Investor & Entrepreneur
One thing James love about Asian countries, other than how distinctive their communities are arranged, is their bizarre traditions, as well as their unique way of living. He was strolling in one of China's marketplaces when James Ruesch noticed that almost every shop he passed by had red lanterns on their storefront. Some had them swinging on the ceiling inside their shops. Maybe it was for good luck or some sort of Chinese ritual. James got curious so he scraped for more information from the Web.
We all know that we came from caves and the improvement of our lives only started when we discovered fire. From then on, humans started uncovering other advanced tools for working and helping out daily routines. Chinese lanterns are said to have been invented as a replacement for open flame. Lighting up a candle or torch during windy nights may had become annoying for Chinese people, so they tried to look for a solution. Eventually, they came up with a shade that protected the flame inside and controlled the amount of light it projected.
Because of Asian people's artistic nature, they started decorating their lamps and experimenting on their shapes and sizes. They were known then as lanterns and in ancient China, some even used to write poems and riddles on the sides for they were made of paper. Today, these red ornaments are used for celebrations and festivals, not only in China but also in other places in the world.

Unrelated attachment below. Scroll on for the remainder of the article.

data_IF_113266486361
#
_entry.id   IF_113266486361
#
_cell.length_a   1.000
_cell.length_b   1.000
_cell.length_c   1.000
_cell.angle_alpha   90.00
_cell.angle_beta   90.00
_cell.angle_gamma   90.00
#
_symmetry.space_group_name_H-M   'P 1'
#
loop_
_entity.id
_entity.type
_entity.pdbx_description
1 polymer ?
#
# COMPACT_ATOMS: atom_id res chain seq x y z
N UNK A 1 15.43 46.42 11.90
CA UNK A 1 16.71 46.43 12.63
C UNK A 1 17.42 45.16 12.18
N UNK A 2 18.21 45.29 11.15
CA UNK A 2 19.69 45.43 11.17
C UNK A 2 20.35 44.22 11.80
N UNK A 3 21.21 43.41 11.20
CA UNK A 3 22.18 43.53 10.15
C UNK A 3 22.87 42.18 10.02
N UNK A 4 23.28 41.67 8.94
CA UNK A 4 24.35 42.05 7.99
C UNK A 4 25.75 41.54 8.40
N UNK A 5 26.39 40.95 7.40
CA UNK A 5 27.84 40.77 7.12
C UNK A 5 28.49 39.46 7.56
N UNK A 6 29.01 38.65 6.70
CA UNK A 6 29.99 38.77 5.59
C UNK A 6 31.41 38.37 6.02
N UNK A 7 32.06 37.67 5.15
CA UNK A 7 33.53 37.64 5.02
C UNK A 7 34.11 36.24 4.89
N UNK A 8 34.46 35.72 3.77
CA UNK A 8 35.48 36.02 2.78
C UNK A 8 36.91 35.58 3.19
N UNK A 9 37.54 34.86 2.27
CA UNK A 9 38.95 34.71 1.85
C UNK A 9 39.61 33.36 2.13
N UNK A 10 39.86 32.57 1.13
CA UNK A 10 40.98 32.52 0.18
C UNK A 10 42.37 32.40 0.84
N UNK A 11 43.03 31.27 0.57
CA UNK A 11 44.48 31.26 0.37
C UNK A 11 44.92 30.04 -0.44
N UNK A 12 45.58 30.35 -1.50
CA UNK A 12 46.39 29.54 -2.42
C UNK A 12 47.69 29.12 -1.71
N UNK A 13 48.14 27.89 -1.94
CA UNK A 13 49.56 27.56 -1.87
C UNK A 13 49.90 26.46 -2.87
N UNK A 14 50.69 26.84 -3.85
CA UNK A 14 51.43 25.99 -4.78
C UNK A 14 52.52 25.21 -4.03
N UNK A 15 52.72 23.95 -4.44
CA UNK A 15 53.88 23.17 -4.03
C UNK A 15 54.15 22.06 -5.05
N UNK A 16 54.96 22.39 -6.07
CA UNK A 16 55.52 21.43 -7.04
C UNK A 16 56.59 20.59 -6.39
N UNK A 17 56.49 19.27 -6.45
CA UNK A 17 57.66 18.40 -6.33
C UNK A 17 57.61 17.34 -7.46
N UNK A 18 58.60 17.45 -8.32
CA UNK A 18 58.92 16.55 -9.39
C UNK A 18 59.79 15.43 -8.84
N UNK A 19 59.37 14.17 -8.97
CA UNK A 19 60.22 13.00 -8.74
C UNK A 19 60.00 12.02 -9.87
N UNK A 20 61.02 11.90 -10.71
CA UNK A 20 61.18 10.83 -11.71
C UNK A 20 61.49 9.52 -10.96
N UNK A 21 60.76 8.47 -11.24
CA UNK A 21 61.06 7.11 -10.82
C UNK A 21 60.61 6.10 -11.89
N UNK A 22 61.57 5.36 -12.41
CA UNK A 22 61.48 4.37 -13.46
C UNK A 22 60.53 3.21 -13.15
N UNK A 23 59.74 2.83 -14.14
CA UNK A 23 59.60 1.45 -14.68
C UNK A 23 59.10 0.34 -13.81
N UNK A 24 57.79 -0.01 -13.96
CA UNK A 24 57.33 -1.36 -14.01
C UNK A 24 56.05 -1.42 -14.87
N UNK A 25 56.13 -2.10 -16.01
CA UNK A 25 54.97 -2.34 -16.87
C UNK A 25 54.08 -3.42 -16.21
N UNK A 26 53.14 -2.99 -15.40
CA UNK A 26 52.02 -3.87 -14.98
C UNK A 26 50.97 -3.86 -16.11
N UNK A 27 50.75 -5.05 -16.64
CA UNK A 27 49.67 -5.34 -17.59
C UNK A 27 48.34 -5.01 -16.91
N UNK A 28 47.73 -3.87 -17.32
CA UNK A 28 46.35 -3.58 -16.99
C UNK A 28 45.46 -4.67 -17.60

Although lanterns were originally invented as a source of light, they soon became a symbol of enlightenment and peaceful life, which meant away from evil and negative energies. Chinese people colored their lamps red because it symbolized fire that they believed could ward off evil spirits and it was also a sign of good fortune. In fact, lanterns are not the only red stuff in China. Almost everything in Chinese tradition is painted red, from dragons, carpets, to robes and clothing, and even their flag is a bright flaming red.
Now we already know why there are red lanterns hanging around Chinese restaurants and stores. Next time I'll tell you more stories Ruesch learned during his visit to China.
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